Robert Dean Blackwill (born August 8, 1939) is a retired American diplomat, author, senior fellow at the Council of Foreign Relations, and lobbyist. Blackwill served as the United States Ambassador to India under President George W. Bush from 2001 to 2003 and as United States National Security Council Deputy for Iraq from 2003 to 2004, where he was a liaison between Paul Bremer and Condoleezza Rice.
Robert D. Blackwill
|20th United States Ambassador to India|
September 14, 2001 – July 31, 2003
|President||George W. Bush|
|Preceded by||Dick Celeste|
|Succeeded by||David Mulford|
|Born||August 8, 1939 (age 79)|
Kellogg, Idaho, U.S.
Early life, education, and Peace Corps serviceEdit
Blackwill was born August 8, 1939, in Kellogg, Idaho and grew up in Kansas. In June 2001, at his Senate confirmation hearings to become ambassador to India, he said, "From my boyhood on the Great Plains, I brought back east more than 30 years ago the values of Kansas and its people: honesty, candor, compassion, hard work, a dogged stamina in the face of challenge and adversity, a sense of humor, a recognition of one's own limitations, and a deep and abiding love of country." He earned a B.A. from Wichita State University.
Blackwill served as a Peace Corps volunteer in Malawi from 1964 to 1966. While in the Peace Corps, he served with writer Paul Theroux, who Blackwill later described as "the glorious American writer who was my friend in the Peace Corps in Africa more than thirty years ago". In an interview with Rediff News on June 27, 2006, Blackwill was asked if he was still in contact with Theroux, and he replied, "Not recently. But I just finished reading his new novel, Blinding Light. It is terrific."
In 1967, Blackwill was appointed as a Foreign Service Officer. He served as a training officer in the Bureau of Personnel of the US State Department from 1968 to 1969 and as an associate watch officer in the State Department's Operations Center from 1969 to 1970.
Blackwill took Swahili language training in 1970 at the Foreign Service Institute. He served as a political officer in Nairobi, Kenya from 1970 to 1972 and as a staff officer in the Executive Secretariat of the State Department from 1972 to 1973. In 1974, Blackwill was a special assistant to State Department counselor Helmut Sonnenfeldt. While he was a special assistant, Blackwill worked closely with Paul Bremer, who was then a chief aide to Secretary of State Henry Kissinger. Blackwill and Bremer forged a close relationship through mediating policy differences between their bosses. The two would come to work together again thirty years later in August 2003, when Bremer was named by President George W. Bush to lead the Coalition Provisional Authority in Iraq and Blackwill was named to the National Security Council staff to coordinate between Washington, D.C. and Baghdad. From 1975 to 1978, Blackwill served as a political-military officer in London, England. He served as political counselor in Tel Aviv, Israel from 1978 to 1979. Blackwill became the Director of Western European Affairs on the National Security Council staff at the White House in 1979.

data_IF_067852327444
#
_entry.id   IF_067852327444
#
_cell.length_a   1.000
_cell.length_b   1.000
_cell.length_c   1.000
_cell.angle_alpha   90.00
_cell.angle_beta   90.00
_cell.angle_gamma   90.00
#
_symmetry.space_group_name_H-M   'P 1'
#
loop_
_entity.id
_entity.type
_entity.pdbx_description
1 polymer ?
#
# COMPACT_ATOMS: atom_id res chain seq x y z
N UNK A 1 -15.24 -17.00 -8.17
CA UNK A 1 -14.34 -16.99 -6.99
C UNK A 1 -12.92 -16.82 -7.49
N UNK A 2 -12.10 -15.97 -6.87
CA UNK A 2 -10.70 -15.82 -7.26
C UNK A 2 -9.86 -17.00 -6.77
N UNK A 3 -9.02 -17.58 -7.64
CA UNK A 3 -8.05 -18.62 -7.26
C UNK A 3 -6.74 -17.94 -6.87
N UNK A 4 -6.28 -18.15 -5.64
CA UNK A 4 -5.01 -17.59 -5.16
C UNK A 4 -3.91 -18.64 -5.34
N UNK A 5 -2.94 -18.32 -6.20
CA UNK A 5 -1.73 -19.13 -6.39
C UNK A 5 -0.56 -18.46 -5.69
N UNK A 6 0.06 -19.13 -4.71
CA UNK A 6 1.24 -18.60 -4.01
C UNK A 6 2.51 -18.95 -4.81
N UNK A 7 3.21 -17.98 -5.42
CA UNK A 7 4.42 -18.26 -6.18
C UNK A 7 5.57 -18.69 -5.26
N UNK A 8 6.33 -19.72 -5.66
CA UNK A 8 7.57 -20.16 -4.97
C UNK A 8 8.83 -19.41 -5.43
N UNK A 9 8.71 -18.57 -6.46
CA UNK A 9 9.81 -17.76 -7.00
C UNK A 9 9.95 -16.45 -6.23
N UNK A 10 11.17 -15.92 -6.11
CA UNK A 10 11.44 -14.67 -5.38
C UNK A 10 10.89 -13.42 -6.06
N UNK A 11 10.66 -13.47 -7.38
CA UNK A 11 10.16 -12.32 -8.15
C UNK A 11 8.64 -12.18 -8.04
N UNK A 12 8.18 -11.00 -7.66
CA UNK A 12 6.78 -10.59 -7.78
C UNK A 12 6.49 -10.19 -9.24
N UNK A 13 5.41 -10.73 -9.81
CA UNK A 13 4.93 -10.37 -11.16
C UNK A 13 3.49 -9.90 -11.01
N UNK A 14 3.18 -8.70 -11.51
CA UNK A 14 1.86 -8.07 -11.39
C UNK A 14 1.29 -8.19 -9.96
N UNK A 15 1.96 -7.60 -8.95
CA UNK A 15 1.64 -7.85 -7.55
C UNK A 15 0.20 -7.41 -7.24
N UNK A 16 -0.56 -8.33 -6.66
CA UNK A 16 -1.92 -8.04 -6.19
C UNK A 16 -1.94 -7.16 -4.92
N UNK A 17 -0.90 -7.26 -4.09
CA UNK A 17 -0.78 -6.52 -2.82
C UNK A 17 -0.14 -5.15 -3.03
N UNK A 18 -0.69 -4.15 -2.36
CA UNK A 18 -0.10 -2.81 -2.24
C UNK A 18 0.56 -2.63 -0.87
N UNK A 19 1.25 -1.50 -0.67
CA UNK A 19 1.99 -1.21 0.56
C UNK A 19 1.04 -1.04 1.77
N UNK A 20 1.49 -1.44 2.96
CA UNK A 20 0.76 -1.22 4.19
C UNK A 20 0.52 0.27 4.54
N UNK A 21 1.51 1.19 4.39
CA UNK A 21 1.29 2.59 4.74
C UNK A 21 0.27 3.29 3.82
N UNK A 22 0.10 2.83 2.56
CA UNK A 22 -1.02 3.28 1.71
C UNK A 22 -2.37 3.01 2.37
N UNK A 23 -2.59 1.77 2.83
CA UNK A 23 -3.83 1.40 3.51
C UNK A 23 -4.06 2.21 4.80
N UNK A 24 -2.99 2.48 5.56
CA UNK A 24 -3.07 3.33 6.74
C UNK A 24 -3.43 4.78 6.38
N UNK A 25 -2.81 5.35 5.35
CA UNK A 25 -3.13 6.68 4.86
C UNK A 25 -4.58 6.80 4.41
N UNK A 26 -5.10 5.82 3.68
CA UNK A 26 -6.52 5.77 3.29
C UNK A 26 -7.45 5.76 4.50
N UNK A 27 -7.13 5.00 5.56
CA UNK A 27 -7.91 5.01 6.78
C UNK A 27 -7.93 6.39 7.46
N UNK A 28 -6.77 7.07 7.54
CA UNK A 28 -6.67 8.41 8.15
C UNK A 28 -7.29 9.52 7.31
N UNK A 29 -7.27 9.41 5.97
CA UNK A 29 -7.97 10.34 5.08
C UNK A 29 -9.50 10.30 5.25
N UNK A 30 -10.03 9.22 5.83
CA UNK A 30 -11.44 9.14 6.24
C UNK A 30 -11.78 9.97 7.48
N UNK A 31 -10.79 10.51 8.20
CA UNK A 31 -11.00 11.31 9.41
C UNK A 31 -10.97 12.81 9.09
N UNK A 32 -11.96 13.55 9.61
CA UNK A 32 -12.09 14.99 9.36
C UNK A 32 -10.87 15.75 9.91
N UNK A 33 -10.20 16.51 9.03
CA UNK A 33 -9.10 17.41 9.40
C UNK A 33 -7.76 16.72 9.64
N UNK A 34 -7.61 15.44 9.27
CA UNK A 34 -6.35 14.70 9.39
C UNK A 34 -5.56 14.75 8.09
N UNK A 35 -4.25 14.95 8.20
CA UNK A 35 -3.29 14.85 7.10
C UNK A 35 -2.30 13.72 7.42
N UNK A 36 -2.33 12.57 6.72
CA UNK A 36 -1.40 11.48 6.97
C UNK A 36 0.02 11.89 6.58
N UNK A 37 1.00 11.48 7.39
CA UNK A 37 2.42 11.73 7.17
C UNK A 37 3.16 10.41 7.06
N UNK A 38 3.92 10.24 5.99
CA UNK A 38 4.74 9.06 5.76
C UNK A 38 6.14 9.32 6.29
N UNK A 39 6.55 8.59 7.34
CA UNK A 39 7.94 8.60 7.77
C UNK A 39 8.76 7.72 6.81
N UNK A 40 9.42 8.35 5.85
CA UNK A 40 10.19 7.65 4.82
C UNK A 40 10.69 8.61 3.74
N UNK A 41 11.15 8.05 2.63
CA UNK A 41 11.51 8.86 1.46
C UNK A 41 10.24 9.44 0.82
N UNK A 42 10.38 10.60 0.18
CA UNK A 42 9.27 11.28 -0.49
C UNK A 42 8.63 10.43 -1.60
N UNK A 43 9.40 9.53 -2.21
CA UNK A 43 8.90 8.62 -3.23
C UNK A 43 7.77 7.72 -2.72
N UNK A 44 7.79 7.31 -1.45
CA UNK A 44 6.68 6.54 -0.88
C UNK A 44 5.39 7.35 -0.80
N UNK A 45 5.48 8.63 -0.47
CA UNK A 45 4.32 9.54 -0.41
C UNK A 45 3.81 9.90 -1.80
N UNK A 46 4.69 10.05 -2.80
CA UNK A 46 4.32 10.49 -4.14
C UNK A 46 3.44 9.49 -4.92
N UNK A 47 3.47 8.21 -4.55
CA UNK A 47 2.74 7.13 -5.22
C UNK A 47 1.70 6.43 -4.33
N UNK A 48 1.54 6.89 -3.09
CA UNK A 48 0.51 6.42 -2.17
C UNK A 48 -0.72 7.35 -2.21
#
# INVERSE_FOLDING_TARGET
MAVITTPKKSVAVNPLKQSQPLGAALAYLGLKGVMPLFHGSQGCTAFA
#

Blackwill served as the Principal Deputy Assistant Secretary for Political-Military Affairs in the State Department in 1981. Blackwill served as principal deputy assistant secretary for European Affairs from 1982 to 1983. After his return from a two-year sabbatical at Harvard University, President Ronald Reagan nominated him to Senior Foreign Service, Class of Minister-Counselor on March 29, 1985, and designated him to be the chief negotiator of the US with the Warsaw Pact for the Mutual and Balanced Force Reductions talks. Blackwill served in this position with the rank of Ambassador. On March 13, 1989, President George H. W. Bush appointed Blackwill as special assistant to the President for National Security Affairs and as senior director for European and Soviet Affairs.
After two years as representative to the Mutual and Balanced Force Reductions Negotiations, Blackwill rejoined the Harvard faculty in 1987. There, he served the Kennedy School as associate dean and the Belfer Lecturer in International Security for fourteen years until 2001. During his tenure, Blackwill taught foreign and defense policy and public policy analysis. He was also faculty chair for executive training programs for business and government leaders from Saudi Arabia, Kuwait, the Palestinian Authority, and Kazakhstan, as well as military General Officers from Russia and the People's Republic of China.